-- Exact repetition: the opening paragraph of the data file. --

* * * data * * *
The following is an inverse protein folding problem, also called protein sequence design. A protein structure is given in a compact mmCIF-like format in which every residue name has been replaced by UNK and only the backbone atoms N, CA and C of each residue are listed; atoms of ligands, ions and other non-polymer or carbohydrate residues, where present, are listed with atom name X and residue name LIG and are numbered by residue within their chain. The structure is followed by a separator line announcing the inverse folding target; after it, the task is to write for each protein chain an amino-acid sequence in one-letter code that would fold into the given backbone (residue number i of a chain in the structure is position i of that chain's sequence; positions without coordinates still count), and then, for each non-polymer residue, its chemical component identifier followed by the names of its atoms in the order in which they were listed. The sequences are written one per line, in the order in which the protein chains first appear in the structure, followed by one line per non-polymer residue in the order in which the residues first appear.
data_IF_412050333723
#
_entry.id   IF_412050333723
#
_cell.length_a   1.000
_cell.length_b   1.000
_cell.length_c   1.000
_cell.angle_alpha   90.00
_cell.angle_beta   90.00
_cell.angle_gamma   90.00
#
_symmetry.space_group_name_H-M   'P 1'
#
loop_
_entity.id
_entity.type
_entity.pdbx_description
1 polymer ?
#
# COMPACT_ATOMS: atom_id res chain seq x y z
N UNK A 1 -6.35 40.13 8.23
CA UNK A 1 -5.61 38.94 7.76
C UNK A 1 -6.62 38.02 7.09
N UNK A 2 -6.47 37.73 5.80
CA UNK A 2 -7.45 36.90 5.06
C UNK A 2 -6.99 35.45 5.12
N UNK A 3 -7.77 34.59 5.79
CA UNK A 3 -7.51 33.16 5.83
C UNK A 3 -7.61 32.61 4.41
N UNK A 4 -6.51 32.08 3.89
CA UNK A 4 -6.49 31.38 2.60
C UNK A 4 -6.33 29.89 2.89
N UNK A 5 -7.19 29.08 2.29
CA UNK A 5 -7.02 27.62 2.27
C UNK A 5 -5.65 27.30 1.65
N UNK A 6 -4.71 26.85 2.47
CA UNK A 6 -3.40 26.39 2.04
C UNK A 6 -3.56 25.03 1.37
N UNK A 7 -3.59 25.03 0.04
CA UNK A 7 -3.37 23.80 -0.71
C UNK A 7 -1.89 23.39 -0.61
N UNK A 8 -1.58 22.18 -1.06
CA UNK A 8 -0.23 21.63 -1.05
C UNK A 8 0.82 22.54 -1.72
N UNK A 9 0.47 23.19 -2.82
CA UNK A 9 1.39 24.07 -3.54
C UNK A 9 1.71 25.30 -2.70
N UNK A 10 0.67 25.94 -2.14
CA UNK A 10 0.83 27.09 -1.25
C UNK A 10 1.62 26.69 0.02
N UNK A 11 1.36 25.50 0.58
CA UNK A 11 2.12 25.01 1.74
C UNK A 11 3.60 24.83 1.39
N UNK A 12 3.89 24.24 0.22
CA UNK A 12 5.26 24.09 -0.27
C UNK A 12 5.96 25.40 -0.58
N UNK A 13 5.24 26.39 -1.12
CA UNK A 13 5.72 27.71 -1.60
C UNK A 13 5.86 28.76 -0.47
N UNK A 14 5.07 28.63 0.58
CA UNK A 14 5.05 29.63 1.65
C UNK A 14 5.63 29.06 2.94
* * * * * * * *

The following is an inverse protein folding problem, also called protein sequence design. A protein structure is given in a compact mmCIF-like format in which every residue name has been replaced by UNK and only the backbone atoms N, CA and C of each residue are listed; atoms of ligands, ions and other non-polymer or carbohydrate residues, where present, are listed with atom name X and residue name LIG and are numbered by residue within their chain. The structure is followed by a separator line announcing the inverse folding target; after it, the task is to write for each protein chain an amino-acid sequence in one-letter code that would fold into the given backbone (residue number i of a chain in the structure is position i of that chain's sequence; positions without coordinates still count), and then, for each non-polymer residue, its chemical component identifier followed by the names of its atoms in the order in which they were listed. The sequences are written one per line, in the order in which the protein chains first appear in the structure, followed by one line per non-polymer residue in the order in which the residues first appear.